Byrne puts the melody ahead of the beat

Via Newsday

By Newsday

David Byrne says he recorded his new CD "Grown Backwards" (Nonesuch) from the "top down," starting with the melodies that he hummed into a microcassette recorder. It shows.

While Byrne's recent albums have been a bit hit-and-miss, those were rhythm-driven affairs, as the former Talking Heads front man worked through his interests with world beat music. His new album is melody-driven. As a result, "Grown Backwards" is solid - filled with simple, elegant songs that combine his quirky, detailed tales of urban life and his unique plaintive voice.

The opener "Glass, Concrete and Stone" shows how he has reined in his rhythmic interests and made them serve his melodies, instead of the other way around. The best surprises, though, are where Byrne steps out of his element. His cover of Lambchop's "The Man Who Loved Beer" is charmingly straightforward and upbeat. His duet with Rufus Wainwright on the aria "Au Fond du Temple Saint" from Bizet's "The Pearl Fishers" is gorgeous and understated. "She Only Sleeps" is a delicate little love song that offers a rare glimpse into Byrne's tender side.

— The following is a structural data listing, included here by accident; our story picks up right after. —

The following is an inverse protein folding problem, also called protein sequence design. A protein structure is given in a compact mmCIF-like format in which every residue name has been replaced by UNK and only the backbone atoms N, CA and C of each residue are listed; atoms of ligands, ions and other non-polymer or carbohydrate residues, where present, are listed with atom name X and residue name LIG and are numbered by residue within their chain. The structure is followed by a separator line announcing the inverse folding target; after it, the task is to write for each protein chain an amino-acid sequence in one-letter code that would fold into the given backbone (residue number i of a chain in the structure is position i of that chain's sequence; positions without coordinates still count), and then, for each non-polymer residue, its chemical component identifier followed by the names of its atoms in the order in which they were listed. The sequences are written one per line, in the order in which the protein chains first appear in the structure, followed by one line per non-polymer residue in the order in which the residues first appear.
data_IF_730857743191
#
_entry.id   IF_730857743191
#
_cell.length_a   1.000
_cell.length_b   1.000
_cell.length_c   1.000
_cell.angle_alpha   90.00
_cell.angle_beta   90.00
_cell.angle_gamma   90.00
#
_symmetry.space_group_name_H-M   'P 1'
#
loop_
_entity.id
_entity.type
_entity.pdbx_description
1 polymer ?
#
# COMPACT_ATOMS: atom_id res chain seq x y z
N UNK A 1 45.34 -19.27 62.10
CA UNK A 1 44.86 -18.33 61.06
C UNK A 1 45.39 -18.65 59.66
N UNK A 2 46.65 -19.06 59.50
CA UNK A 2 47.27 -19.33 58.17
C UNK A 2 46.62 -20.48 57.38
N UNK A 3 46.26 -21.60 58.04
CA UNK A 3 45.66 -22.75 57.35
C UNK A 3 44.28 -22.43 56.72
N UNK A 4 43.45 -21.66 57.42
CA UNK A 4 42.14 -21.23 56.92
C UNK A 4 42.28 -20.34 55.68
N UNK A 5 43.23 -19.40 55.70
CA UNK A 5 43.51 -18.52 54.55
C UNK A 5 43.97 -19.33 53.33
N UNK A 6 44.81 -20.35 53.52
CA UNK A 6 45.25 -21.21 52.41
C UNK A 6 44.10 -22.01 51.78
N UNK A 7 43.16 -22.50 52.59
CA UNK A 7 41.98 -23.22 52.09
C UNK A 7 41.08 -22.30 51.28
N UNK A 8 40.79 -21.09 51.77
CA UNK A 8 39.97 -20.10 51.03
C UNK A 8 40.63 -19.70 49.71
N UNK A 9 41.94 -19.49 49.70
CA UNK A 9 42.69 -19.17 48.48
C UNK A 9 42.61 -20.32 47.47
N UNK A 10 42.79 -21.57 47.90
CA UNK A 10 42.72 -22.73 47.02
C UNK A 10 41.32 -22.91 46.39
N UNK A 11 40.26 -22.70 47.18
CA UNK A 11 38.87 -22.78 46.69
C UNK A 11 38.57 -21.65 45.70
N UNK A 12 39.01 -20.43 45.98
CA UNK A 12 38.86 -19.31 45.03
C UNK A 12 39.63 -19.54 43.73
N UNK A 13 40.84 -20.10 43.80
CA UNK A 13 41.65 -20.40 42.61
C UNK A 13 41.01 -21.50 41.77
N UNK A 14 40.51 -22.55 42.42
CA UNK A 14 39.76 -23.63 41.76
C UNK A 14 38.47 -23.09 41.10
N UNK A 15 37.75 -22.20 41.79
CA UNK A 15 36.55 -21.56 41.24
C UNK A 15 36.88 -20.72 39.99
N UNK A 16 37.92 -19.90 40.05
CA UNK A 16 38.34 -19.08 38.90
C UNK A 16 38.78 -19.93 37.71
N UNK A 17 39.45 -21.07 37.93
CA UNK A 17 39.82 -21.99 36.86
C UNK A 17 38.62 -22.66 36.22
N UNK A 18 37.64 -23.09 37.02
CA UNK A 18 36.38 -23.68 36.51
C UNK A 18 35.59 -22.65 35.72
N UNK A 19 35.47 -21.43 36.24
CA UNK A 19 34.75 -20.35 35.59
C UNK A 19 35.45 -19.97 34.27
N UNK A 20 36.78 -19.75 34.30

Of course, he hasn't given up on the grand statement altogether. On "The Other Side of This Life," he tackles the intersection of art and commerce in a hummable melody. The laundry list of "Glad" turns into an appreciation of struggle.
In all, "Grown Backwards" may be Byrne's best work since leaving Talking Heads.

"Grown Backwards," in stores today; Grade: B

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